Traditional Okinawan Arts
Discover centuries of traditional arts and culture
As the Ryukyu Kingdom, Okinawa flourished through trade with China, Japan, and other countries throughout Asia. It also prospered culturally, taking different ideas and cultural elements from its trading partners and mixing them with its own to create something distinctly Okinawan. This concept of blending, or champuru, can be seen in many different aspects of Okinawan life and culture, especially its traditional arts and crafts. These centuries-old artforms have stood the test of time, and offer visitors exciting opportunities to get hands on with the history of the islands.
Okinawa’s traditional pottery, yachimun, blends influences and techniques from China, mainland Japan, and Korea. While yachimun was practiced in various regions throughout Okinawa, in 1682 pottery kilns were relocated to Tsuboya, in Naha, giving rise to Tsuboya ware (Tsuboya-yaki), one of Okinawa’s most enduring styles of pottery.
Tsuboya ware is as practical as it is beautiful. It is made with regional clay, and can be divided into two broad categories: arayachi and joyachi. Arayachi pieces are rustic, unglazed works such as sake flasks and water jugs. Joyachi works are artfully glazed in bright colors, and range from casual tableware to works of art.
Although Tsuboya is still a hub for pottery, the yachimun tradition has spread further. In 1972 Jiro Kinjo, a potter honored as a Living National Treasure of Okinawa, opened a studio in Yomitan. With an abundance of high quality clay in the area, many artisans followed, and theYomitan Pottery Village (Yachimun-no-Sato) was founded. An annual Yachimun Fair is held in October or November in Yomitan, and in November in Tsuboya.
Glass production in Okinawa began in the early Meiji era (1868–1912). Originally the glass produced was transparent, but the post-war period gave rise to colorful Ryukyu glass. In the scarcity following WWII, craftsmen would collect glass bottles discarded by the U.S. military, to melt down and recycle into cups and other utensils. Today, Ryukyu glass wares come in a vast array of colors and styles.
Kijoka bashofu is a traditional Okinawan textile made from banana fiber that has been produced in the islands for centuries. Over 40 trees are needed to make the thread for a standard roll of fabric, and the process of harvesting and weaving is done completely by hand. Natural plant dyes are used to create the soft colors of the threads, which are woven in simple, geometric patterns. The fabric itself is durable but lightweight. While it is rarely used for kimono these days, bashofu accessories like neckties, cushion covers, and handbags are quite common. Kijoka bashofu is an Important Intangible Cultural Property of Japan.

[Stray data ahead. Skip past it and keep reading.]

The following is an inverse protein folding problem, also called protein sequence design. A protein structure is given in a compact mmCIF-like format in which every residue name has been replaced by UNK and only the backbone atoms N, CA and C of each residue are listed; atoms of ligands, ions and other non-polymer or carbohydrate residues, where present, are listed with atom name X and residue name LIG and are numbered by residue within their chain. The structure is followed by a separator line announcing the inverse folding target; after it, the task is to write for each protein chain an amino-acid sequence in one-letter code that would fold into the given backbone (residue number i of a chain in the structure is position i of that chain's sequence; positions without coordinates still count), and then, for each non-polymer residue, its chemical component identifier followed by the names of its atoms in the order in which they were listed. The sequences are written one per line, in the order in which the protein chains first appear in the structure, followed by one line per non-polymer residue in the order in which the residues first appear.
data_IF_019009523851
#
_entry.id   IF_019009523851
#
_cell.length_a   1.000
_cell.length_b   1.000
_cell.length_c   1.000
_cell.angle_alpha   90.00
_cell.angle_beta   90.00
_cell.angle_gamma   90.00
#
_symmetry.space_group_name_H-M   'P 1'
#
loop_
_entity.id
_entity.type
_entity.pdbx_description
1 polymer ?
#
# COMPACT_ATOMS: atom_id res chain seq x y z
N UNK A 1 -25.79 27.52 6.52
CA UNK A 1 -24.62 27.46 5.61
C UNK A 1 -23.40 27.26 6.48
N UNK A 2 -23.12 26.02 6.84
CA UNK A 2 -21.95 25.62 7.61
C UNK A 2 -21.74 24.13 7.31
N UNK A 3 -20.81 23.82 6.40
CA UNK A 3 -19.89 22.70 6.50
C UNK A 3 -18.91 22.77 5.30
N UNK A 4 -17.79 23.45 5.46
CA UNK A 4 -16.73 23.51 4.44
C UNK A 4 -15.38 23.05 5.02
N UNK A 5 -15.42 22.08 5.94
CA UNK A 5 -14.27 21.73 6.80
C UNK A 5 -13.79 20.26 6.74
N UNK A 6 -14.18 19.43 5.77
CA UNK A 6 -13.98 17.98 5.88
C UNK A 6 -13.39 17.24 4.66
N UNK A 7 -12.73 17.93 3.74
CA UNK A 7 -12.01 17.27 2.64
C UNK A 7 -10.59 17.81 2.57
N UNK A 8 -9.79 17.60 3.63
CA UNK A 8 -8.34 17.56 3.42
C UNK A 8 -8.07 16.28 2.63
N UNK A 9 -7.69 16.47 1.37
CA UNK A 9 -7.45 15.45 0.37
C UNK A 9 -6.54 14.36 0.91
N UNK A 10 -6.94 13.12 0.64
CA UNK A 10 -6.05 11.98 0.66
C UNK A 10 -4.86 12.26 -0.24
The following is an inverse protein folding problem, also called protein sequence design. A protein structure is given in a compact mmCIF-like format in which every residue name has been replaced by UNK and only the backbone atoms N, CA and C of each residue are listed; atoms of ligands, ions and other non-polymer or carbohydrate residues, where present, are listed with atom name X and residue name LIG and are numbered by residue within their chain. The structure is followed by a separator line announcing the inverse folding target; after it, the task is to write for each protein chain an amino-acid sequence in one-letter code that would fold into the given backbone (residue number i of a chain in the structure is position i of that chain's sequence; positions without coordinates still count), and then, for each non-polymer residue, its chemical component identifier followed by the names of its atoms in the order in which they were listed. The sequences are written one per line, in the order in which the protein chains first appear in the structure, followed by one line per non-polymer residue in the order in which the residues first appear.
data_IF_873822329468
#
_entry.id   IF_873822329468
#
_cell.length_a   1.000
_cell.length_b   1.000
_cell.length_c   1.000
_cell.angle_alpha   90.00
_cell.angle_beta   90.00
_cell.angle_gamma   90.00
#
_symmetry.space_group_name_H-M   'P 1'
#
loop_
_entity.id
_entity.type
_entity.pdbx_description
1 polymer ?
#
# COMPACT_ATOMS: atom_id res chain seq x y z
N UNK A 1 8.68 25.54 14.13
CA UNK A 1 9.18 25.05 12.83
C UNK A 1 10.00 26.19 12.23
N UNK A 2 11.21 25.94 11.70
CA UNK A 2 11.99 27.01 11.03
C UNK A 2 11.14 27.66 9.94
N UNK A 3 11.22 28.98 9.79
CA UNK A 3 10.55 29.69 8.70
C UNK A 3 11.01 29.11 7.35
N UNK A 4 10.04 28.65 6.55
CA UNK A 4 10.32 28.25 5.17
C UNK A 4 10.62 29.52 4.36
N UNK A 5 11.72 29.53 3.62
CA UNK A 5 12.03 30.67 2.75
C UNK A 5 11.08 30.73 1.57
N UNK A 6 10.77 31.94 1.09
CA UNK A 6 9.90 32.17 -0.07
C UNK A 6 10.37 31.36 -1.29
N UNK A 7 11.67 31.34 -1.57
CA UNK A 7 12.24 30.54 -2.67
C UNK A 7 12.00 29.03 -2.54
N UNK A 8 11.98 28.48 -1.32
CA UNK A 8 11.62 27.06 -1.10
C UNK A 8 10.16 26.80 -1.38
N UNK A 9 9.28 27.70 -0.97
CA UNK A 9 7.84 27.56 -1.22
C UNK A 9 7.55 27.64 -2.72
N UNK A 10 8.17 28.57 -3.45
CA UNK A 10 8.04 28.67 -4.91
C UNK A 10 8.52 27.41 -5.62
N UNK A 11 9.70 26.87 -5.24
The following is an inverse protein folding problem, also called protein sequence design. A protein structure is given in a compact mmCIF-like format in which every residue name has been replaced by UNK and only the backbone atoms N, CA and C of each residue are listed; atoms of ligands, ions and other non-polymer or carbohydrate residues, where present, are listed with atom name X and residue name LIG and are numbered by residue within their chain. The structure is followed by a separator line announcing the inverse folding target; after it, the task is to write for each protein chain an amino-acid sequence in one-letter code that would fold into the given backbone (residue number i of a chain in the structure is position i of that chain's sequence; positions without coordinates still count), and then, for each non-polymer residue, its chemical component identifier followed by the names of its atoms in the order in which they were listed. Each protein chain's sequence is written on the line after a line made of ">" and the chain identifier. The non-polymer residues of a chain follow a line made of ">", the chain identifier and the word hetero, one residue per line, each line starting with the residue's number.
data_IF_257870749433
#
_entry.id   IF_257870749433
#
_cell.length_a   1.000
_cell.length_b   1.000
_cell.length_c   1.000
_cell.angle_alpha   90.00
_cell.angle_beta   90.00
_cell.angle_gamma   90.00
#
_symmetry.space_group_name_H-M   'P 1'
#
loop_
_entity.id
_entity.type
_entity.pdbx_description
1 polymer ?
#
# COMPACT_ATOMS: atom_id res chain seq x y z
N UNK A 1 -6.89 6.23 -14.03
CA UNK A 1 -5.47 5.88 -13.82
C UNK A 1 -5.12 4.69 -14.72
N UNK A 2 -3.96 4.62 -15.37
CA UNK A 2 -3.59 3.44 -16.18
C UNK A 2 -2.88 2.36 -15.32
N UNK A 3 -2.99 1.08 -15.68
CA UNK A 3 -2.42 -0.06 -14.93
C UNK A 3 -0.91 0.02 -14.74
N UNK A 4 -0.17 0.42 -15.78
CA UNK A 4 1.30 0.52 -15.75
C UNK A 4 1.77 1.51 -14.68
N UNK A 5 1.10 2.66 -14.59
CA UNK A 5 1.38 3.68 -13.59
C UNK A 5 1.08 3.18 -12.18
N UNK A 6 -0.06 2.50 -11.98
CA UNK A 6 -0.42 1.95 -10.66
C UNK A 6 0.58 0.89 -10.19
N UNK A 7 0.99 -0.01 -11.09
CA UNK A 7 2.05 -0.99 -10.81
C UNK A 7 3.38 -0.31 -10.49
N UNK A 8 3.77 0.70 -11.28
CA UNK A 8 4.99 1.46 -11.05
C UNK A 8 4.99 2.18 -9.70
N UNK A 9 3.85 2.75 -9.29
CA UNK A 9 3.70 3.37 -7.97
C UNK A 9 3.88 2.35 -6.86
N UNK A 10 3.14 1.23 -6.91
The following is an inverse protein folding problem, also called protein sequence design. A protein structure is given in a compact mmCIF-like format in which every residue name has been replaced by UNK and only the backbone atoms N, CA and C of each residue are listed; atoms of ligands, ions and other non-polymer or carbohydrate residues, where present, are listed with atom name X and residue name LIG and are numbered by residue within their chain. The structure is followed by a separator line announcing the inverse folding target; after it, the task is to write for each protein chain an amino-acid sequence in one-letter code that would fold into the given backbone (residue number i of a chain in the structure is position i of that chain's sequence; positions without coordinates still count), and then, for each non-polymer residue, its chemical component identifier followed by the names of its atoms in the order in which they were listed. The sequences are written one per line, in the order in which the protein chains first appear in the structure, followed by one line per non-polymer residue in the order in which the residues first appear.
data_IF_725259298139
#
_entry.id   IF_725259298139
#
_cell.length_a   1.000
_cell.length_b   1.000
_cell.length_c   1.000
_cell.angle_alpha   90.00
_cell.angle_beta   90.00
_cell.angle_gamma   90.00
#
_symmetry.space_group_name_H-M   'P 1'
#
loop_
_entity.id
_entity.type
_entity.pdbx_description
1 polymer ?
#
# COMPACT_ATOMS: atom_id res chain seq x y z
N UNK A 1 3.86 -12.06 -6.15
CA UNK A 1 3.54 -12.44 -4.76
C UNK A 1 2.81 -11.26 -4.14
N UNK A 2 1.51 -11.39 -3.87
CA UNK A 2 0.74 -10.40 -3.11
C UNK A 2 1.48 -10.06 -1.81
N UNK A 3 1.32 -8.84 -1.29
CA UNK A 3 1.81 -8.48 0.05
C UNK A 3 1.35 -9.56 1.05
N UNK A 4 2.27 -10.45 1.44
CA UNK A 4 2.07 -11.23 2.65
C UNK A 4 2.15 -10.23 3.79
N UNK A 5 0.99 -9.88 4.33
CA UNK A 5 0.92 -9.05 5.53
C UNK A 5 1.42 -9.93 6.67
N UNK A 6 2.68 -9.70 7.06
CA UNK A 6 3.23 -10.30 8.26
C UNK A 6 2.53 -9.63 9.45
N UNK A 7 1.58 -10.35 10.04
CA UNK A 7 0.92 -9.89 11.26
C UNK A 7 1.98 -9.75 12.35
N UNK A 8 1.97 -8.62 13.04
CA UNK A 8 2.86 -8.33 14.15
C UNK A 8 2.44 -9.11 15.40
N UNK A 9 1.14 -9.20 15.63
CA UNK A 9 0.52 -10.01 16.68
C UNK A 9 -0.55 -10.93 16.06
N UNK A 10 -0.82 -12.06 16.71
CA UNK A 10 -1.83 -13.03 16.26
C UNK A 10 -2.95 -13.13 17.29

Bingata is another representative Okinawan craft with a long legacy, with origins thought to date back to the 15th century. The dyeing technique incorporates aspects of Chinese stencil dyeing, cotton printing techniques from Java and India, and the intricate hand dyeing seen in Kyoto yuzen silks to create vibrant floral patterned designs. The vivid colors used for bingata were quite expensive, and so historically it was only worn by royalty and warriors. The color of the fabric was assigned by class, age, and gender to indicate social status; yellow, derived from the bark of the garcinia (Garcinia subelliptica) tree, was reserved for the highest rank.
The sanshin is a three-stringed, banjo-like instrument covered in snakeskin that features heavily in traditional Ryukyuan music. While it is said to have come from China, the sanshin has become the representative instrument of the islands. From court performances to festival music, the sound of the sanshin is never far off when exploring Okinawa.